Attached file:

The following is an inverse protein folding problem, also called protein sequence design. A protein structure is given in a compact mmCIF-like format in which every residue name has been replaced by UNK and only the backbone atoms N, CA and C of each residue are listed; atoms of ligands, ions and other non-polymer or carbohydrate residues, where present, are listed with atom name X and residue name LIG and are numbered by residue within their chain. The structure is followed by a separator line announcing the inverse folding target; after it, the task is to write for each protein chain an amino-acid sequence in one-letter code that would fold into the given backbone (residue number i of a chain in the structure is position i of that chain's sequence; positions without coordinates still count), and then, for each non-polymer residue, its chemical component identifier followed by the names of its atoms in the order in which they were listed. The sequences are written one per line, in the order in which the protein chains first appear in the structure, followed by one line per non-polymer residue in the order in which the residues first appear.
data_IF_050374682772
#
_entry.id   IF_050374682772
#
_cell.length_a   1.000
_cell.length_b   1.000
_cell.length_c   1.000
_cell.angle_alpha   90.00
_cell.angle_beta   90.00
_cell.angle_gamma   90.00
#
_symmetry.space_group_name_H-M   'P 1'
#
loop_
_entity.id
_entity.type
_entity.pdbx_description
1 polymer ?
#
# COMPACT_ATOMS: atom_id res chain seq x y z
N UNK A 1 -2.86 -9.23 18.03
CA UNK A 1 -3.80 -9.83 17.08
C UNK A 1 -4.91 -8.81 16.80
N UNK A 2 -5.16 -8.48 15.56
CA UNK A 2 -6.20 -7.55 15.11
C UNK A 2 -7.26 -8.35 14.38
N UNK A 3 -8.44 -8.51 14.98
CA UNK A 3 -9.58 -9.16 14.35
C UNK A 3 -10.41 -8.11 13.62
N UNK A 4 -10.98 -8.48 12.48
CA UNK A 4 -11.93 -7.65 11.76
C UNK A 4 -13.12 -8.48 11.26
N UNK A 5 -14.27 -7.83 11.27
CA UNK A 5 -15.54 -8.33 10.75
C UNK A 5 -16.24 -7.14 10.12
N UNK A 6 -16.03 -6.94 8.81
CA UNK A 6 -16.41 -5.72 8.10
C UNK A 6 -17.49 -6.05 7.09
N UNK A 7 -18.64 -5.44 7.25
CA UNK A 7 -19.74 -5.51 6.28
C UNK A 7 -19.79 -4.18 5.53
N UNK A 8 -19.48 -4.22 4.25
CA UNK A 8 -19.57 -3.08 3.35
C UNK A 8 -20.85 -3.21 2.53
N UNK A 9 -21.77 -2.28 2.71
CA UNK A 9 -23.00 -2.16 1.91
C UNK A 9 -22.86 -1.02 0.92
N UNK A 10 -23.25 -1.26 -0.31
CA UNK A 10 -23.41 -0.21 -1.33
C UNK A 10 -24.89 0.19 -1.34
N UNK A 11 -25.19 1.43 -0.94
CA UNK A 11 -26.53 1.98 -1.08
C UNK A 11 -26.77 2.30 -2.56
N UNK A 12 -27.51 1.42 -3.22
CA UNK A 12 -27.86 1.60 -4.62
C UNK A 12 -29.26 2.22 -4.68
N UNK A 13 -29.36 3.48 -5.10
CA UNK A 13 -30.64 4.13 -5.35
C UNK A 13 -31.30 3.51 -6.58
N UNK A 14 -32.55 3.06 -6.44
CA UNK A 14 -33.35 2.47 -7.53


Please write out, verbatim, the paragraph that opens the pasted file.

The following is an inverse protein folding problem, also called protein sequence design. A protein structure is given in a compact mmCIF-like format in which every residue name has been replaced by UNK and only the backbone atoms N, CA and C of each residue are listed; atoms of ligands, ions and other non-polymer or carbohydrate residues, where present, are listed with atom name X and residue name LIG and are numbered by residue within their chain. The structure is followed by a separator line announcing the inverse folding target; after it, the task is to write for each protein chain an amino-acid sequence in one-letter code that would fold into the given backbone (residue number i of a chain in the structure is position i of that chain's sequence; positions without coordinates still count), and then, for each non-polymer residue, its chemical component identifier followed by the names of its atoms in the order in which they were listed. The sequences are written one per line, in the order in which the protein chains first appear in the structure, followed by one line per non-polymer residue in the order in which the residues first appear.